A further recent, but very active field is currently emerging from the interface between dynamical mean field theory and quantum chemistry approaches , both by using quantum chemistry techniques as solvers for the DMFT equations and by importing dynamical mean field ideas into the field of quantum chemistry. Quantum chemistry approaches, based on solving a simplified Schrodinger equation, within some approximations/assumptions on the structure of the many-body wave function of the system and on the resulting electronic interactions, represent in themselves a very active field of research in the study of correlated systems. Prominent examples are complete active space self-consistent field (CASSCF) and complete active space perturbation theory to second order (CASPT2) [30,31]. Although the numerical cost of these methods makes their use prohibitive for all but the smallest (atomic or molecular) systems, developing a more rigorous theoretical connection between their wave-function-based formulation and DFT would be inspirational and beneficial for both classes of numerical approaches. In particular it would facilitate the definition of more flexible and accurate exchange-correlation functionals, able to render the many body features of certain electronic states more accurately. Very recently, a stochastic sampling of the configuration interaction (CI) space has become available also for solids . The full CI space would give the exact many-body wave function, but grows exponentially with the number of electrons and basis functions. The stochastic description makes CI computationally tractable and provides benchmarks for many-body methods .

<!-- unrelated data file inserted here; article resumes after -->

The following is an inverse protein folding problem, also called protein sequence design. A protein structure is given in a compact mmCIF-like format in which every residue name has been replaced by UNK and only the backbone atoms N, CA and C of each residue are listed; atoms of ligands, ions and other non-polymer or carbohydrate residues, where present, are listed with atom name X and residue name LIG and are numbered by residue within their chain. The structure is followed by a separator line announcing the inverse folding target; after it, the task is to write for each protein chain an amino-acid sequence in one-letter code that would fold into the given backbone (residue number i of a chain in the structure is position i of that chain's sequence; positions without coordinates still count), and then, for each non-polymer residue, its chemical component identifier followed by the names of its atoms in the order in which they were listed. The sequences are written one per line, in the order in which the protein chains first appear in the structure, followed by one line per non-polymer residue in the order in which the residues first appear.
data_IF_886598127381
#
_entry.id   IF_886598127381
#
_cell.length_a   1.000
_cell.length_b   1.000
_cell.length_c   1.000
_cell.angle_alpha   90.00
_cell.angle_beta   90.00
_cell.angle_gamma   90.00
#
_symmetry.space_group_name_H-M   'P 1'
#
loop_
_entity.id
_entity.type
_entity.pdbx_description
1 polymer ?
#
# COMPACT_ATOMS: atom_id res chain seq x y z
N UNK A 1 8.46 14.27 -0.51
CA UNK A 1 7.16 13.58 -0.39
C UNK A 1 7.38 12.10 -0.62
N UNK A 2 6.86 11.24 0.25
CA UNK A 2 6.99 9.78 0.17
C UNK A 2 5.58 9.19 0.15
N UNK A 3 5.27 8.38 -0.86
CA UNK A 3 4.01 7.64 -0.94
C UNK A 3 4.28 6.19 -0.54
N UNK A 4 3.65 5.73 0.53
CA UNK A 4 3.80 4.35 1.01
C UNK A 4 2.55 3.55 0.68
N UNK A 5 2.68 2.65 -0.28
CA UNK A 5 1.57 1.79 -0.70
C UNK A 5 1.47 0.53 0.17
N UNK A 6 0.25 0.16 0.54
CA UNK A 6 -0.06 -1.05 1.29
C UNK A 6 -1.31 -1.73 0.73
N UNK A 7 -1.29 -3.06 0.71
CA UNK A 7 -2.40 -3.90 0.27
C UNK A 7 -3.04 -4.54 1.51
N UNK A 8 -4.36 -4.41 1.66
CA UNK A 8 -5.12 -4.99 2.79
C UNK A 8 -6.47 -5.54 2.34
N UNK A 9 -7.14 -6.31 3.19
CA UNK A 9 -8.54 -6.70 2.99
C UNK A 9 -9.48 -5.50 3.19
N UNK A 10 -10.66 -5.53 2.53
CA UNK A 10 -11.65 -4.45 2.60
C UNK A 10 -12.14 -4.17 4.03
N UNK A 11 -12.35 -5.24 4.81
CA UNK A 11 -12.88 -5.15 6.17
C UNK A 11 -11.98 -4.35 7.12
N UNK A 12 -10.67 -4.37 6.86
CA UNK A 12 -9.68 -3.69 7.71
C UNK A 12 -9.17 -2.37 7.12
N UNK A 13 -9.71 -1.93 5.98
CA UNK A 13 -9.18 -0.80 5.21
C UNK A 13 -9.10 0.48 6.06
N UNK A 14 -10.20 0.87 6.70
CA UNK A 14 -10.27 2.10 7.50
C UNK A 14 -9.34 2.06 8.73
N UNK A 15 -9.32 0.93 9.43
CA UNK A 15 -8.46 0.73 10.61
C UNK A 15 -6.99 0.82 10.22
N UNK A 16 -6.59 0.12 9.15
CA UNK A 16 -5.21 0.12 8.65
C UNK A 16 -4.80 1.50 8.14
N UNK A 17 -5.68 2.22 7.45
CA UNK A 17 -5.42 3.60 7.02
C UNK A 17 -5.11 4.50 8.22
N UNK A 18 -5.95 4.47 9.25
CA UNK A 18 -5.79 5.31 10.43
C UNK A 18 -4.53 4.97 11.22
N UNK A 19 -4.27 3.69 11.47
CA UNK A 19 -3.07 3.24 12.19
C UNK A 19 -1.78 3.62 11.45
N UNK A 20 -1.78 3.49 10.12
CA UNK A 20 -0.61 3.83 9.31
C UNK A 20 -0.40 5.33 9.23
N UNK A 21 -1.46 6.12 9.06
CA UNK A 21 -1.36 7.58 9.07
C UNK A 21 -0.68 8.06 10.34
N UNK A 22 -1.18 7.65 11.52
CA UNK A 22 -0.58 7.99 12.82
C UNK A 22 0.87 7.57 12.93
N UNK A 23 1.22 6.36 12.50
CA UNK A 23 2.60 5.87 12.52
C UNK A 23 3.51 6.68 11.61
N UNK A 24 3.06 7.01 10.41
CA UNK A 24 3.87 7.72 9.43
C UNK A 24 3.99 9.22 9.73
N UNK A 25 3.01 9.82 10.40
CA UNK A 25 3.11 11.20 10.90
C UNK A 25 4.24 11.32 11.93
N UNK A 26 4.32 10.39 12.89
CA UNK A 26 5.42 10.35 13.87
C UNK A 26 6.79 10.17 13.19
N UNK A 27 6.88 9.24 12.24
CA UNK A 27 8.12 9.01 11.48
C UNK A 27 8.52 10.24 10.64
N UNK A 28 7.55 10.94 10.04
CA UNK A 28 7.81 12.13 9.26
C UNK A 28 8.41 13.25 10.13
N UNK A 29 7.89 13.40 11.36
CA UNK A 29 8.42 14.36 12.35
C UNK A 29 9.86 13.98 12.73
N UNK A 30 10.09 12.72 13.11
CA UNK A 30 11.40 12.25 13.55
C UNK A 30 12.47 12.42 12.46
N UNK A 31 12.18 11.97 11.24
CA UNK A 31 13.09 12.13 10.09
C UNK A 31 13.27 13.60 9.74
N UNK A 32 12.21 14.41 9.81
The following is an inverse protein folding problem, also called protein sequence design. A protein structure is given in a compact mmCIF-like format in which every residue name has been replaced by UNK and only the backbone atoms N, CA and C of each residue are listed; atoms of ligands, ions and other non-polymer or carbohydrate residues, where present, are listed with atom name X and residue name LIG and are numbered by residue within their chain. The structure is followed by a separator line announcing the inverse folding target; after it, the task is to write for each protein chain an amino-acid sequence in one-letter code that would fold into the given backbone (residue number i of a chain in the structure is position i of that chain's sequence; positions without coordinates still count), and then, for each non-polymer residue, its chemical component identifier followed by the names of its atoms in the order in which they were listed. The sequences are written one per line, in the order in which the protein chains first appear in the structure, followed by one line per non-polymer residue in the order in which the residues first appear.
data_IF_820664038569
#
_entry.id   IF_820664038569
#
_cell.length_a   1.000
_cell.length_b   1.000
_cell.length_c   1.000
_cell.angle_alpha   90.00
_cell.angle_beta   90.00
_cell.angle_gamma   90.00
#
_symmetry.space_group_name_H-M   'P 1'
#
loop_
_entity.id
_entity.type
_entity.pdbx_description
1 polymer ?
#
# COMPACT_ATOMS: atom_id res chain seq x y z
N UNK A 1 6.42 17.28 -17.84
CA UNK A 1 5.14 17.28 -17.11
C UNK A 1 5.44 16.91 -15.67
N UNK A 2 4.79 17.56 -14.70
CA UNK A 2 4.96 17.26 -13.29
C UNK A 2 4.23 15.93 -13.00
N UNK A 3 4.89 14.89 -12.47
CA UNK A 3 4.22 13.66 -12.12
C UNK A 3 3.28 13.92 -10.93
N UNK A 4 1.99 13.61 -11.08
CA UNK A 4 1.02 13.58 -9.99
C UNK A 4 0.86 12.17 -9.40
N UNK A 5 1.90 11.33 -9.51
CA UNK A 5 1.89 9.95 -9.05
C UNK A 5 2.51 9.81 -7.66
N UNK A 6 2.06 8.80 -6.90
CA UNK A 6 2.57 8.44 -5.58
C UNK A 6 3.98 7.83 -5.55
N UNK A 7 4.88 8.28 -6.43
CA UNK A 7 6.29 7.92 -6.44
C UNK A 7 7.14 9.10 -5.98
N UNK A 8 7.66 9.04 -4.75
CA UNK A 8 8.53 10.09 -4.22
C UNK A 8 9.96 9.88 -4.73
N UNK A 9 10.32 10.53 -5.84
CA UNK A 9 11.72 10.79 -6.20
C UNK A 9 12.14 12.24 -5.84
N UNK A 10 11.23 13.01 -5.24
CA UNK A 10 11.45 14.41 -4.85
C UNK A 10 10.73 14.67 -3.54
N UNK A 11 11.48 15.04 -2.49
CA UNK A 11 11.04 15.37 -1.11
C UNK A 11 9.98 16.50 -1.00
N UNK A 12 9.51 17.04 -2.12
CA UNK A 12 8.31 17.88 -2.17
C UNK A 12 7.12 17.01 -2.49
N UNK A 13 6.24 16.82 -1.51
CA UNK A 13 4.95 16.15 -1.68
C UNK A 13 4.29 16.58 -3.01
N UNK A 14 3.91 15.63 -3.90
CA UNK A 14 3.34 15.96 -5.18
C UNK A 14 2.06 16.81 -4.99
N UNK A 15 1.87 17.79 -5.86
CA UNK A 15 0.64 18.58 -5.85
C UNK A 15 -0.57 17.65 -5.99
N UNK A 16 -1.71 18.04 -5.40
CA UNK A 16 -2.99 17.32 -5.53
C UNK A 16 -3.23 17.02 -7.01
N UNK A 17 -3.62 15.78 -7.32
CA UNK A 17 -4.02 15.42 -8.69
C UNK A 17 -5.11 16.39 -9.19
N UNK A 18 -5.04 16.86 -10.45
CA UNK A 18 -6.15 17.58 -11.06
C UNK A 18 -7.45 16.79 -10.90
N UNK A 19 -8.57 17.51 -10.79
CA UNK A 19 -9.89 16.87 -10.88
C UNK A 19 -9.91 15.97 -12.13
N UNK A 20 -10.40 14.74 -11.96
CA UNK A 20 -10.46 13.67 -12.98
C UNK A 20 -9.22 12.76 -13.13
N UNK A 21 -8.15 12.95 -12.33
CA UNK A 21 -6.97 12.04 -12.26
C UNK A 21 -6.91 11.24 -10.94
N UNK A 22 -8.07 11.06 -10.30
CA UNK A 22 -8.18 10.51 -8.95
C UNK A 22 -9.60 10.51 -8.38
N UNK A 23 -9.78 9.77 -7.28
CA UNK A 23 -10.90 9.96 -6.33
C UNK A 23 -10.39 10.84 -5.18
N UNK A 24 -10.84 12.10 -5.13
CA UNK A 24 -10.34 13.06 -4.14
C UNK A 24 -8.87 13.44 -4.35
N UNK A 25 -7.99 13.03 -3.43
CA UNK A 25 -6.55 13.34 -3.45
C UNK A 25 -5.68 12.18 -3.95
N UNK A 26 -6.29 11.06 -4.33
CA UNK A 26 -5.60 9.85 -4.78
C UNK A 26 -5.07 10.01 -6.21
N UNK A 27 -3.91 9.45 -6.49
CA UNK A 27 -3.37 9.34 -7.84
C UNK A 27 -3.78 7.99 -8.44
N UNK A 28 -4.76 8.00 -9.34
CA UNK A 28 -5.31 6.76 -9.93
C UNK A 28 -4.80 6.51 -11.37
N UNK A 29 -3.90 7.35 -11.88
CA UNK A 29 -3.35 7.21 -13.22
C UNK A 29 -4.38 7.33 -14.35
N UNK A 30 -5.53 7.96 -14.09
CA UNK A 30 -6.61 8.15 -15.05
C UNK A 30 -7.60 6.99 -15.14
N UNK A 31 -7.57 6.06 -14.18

Other methods, being developed to alleviate or eliminate the deficiencies of typical approximate DFT functionals in the description of correlated systems, are based on using more complex (yet tractable) quantities than density (as, e.g., Greens functions or the one-body density matrix ) as variables of quantum mechanics equations to be solved in the computer. Due to the larger amount of information these quantities carry, these methods naturally offer a more precise and flexible way to represent the quantum many body features of the electronic ground state of correlated materials, and disclose a built-in capability to treat both ground state and excited state properties on the same theoretical ground.
Last but not least, let us mention Monte Carlo techniques addressing electronic structure problems either directly, or after construction of appropriate lattice models. Developing (or refining) a precise interface of these methods with DFT is very important. On the one hand, the possible calculation of the effective electronic interactions in the model Hamiltonians and the initial guess of the electronic wave functions from DFT can certainly contribute to making these methods more quantitative. On the other hand, the use of these models in parallel with DFT would be very useful, not only for the interpretation of DFT results, but also to design more flexible and accurate functionals able to capture many-body features of the electronic structure of correlated systems. DFT+DMFT and its current developments are a clear example of how successful this strategy can be.